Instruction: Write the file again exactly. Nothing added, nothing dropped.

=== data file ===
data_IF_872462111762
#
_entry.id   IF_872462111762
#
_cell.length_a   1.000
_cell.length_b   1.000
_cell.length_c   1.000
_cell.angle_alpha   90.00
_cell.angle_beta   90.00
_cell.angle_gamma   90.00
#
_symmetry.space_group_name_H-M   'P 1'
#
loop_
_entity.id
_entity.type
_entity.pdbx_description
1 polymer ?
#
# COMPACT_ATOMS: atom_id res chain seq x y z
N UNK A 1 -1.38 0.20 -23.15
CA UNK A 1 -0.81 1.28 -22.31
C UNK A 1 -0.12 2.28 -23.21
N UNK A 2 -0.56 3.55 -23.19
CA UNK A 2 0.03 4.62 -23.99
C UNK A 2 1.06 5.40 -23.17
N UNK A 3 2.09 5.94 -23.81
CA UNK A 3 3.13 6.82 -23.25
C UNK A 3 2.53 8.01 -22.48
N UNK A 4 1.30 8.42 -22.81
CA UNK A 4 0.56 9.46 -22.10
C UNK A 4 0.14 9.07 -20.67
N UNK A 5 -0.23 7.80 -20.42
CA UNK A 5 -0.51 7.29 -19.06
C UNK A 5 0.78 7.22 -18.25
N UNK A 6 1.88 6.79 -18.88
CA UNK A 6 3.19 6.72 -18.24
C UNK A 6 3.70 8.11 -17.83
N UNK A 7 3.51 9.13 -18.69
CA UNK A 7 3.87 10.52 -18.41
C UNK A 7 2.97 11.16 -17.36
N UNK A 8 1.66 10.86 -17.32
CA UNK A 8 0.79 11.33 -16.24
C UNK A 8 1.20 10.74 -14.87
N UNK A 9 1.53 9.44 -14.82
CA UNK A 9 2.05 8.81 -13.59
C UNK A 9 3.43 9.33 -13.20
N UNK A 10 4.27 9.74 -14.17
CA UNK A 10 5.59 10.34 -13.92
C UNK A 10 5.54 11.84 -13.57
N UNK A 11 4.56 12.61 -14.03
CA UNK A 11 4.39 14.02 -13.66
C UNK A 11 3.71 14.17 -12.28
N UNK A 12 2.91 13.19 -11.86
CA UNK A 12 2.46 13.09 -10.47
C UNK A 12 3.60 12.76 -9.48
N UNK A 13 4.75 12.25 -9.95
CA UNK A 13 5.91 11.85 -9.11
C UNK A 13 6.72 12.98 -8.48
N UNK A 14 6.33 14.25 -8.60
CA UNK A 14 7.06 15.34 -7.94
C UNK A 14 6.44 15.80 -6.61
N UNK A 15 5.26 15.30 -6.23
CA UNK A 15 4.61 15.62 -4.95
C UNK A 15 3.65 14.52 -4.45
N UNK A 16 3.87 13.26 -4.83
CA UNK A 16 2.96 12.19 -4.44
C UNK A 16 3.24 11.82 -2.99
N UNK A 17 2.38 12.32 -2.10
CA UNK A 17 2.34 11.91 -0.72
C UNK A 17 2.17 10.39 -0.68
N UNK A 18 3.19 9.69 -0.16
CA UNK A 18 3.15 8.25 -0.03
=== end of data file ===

data_IF_872462111762
#
_entry.id   IF_872462111762
#
_cell.length_a   1.000
_cell.length_b   1.000
_cell.length_c   1.000
_cell.angle_alpha   90.00
_cell.angle_beta   90.00
_cell.angle_gamma   90.00
#
_symmetry.space_group_name_H-M   'P 1'
#
loop_
_entity.id
_entity.type
_entity.pdbx_description
1 polymer ?
#
# COMPACT_ATOMS: atom_id res chain seq x y z
N UNK A 1 -1.38 0.20 -23.15
CA UNK A 1 -0.81 1.28 -22.31
C UNK A 1 -0.12 2.28 -23.21
N UNK A 2 -0.56 3.55 -23.19
CA UNK A 2 0.03 4.62 -23.99
C UNK A 2 1.06 5.40 -23.17
N UNK A 3 2.09 5.94 -23.81
CA UNK A 3 3.13 6.82 -23.25
C UNK A 3 2.53 8.01 -22.48
N UNK A 4 1.30 8.42 -22.81
CA UNK A 4 0.56 9.46 -22.10
C UNK A 4 0.14 9.07 -20.67
N UNK A 5 -0.23 7.80 -20.42
CA UNK A 5 -0.51 7.29 -19.06
C UNK A 5 0.78 7.22 -18.25
N UNK A 6 1.88 6.79 -18.88
CA UNK A 6 3.19 6.72 -18.24
C UNK A 6 3.70 8.11 -17.83
N UNK A 7 3.51 9.13 -18.69
CA UNK A 7 3.87 10.52 -18.41
C UNK A 7 2.97 11.16 -17.36
N UNK A 8 1.66 10.86 -17.32
CA UNK A 8 0.79 11.33 -16.24
C UNK A 8 1.20 10.74 -14.87
N UNK A 9 1.53 9.44 -14.82
CA UNK A 9 2.05 8.81 -13.59
C UNK A 9 3.43 9.33 -13.20
N UNK A 10 4.27 9.74 -14.17
CA UNK A 10 5.59 10.34 -13.92
C UNK A 10 5.54 11.84 -13.57
N UNK A 11 4.56 12.61 -14.03
CA UNK A 11 4.39 14.02 -13.66
C UNK A 11 3.71 14.17 -12.28
N UNK A 12 2.91 13.19 -11.86
CA UNK A 12 2.46 13.09 -10.47
C UNK A 12 3.60 12.76 -9.48
N UNK A 13 4.75 12.25 -9.95
CA UNK A 13 5.91 11.85 -9.11
C UNK A 13 6.72 12.98 -8.48
N UNK A 14 6.33 14.25 -8.60
CA UNK A 14 7.06 15.34 -7.94
C UNK A 14 6.44 15.80 -6.61
N UNK A 15 5.26 15.30 -6.23
CA UNK A 15 4.61 15.62 -4.95
C UNK A 15 3.65 14.52 -4.45
N UNK A 16 3.87 13.26 -4.83
CA UNK A 16 2.96 12.19 -4.44
C UNK A 16 3.24 11.82 -2.99
N UNK A 17 2.38 12.32 -2.10
CA UNK A 17 2.34 11.91 -0.72
C UNK A 17 2.17 10.39 -0.68
N UNK A 18 3.19 9.69 -0.16
CA UNK A 18 3.15 8.25 -0.03